|Charles S. Collins
Rev. Dr. Jane Adams Spahr, on the left in the photo, describes herself as a lesbian, feminist, Presbyterian minister committed to justice issues for the lesbian/gay/bisexual community, pursuing connections for wholeness with other oppressed communities claiming their freedom.
From March of 1993 until she retired in 2007, she was employed as an Evangelist for "That All May Freely Serve," a project of Westminster Presbyterian Church in Tiburon, California and the Downtown United Presbyterian Church in Rochester, New York. Rev. Spahr and these two More Light congregations worked tirelessly within the denomination to end its discrimination and to help it grow toward greater inclusiveness for all people. That day finally came with the ratification of a change to the Presbyterian "constitution" in May 2011, but not before Janie had retired from full-time ministry.
In the fall of 1991, Rev. Spahr was called by The Downtown United Presbyterian Church to be one of the church's co-pastors, the first time a member congregation of the Presbyterian Church (U.S.A.) had chosen an openly lesbian pastor. The call was challenged by a group of churches in the Rochester-area Presbytery of the Genesee Valley. After several appeals, the Permanent Judicial Commission of the Presbyterian Church (U.S.A.) refused to allow Rev. Spahr to assume the co-pastor position.
Rev. Spahr traveled throughout the country, educating and informing Presbyterians and others working on behalf of greater inclusivity for gay, lesbian, bisexual, and transgendered people. In her work as the "Lesbian Evangelist" she traveled literally to the four corners of the continental United States, visiting Maine, Florida, Washington, and California, in addition to many states in between.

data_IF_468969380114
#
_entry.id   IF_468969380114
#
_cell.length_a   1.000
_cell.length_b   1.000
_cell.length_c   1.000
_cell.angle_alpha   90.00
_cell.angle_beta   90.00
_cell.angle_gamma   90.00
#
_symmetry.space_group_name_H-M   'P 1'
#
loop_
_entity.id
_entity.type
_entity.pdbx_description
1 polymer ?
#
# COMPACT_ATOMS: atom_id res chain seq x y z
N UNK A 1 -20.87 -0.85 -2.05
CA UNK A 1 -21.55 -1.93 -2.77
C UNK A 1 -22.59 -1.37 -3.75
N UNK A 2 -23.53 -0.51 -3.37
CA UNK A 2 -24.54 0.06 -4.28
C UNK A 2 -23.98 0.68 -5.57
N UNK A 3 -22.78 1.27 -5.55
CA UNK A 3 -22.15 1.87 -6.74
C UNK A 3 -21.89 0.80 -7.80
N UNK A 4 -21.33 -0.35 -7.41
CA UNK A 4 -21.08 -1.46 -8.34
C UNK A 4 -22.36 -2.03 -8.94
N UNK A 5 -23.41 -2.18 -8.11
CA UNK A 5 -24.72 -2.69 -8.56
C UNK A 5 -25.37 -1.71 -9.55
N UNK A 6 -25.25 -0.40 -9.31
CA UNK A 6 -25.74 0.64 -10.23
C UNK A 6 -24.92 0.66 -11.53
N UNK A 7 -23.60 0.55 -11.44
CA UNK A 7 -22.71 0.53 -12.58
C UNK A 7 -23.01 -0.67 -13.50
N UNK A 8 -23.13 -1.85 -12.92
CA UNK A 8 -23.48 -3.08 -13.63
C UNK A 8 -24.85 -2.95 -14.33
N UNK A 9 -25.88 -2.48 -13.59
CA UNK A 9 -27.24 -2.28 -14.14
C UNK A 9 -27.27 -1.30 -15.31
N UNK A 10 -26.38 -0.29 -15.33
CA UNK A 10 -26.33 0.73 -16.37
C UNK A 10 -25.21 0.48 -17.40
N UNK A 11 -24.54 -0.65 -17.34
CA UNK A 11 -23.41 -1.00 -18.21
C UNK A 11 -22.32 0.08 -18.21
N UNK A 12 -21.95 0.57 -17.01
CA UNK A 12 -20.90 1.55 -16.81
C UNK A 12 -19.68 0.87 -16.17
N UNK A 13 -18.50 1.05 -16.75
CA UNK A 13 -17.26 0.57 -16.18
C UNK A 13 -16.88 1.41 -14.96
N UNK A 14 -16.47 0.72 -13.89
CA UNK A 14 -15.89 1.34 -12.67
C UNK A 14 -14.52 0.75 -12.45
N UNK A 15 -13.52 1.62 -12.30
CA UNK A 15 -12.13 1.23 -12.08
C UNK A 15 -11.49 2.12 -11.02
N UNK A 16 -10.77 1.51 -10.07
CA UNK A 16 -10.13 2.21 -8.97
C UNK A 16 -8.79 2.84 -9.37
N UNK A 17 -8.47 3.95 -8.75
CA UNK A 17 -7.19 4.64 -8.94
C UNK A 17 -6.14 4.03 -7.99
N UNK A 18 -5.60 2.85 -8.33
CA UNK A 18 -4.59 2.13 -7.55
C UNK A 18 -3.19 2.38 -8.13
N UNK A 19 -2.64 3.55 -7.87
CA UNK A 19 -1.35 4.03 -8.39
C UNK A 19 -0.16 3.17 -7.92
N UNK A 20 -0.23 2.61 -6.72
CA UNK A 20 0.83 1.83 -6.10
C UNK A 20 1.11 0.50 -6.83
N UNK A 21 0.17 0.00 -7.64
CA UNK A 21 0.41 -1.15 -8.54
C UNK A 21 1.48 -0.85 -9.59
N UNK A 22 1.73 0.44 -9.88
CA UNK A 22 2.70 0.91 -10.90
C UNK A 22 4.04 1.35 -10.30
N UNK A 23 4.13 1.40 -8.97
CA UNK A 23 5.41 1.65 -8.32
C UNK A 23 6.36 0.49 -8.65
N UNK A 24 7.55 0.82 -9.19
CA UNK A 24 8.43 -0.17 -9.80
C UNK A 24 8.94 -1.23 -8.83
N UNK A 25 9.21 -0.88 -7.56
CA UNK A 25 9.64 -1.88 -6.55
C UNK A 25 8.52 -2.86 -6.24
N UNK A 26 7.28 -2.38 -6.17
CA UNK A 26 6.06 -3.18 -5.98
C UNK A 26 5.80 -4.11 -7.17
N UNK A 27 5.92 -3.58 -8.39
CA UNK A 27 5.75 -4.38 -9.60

Prior to assuming her position as Evangelist, Rev. Spahr was the founder and the first executive director of Spectrum, Center for Lesbian, Gay and Bisexual Concerns in San Anselmo, California. She previously held several pastoral positions in the San Francisco/Oakland area, and in Pittsburgh, Pennsylvania, her birthplace. She has served as executive director of the Council of Oakland (CA) Presbyterian Churches, a position from which she was forced to resign after she "came out," affirming her lesbian identity. Janie (as she prefers to be called) has been active as a co-moderator of Presbyterians for Lesbian & Gay Concerns and a Founding Sister of Christian Lesbians Out Together (CLOUT) working for greater inclusiveness within the denomination and all churches. She has been recognized by many local, regional, and state organizations for her achievements in ministry. She is one of four co-editors of the book "Called Out: The Voices and Gifts of Lesbian, Gay, Bisexual and Transgendered Presbyterians."
Janie received a Bachelor of Arts degree from Pennsylvania State University in 1964, a Master of Divinity in 1970 and Doctor of Ministry in 1987 from San Francisco Theological Seminary. She "retired" to San Rafael, CA, where she revels in every moment she can spend with her grand-son. "Retirement" is relative, as she continues to be deeply involved in LGBT justice issues. Her current focus is on challenging the denominations prohibition on clergy participation in the marriage of LGBT persons.
The photo shows Jane with Rev. Lisa Larges, her successor as leader of "That All May Freely Serve."
Submitted on 10/8/95; updated 10/9/2013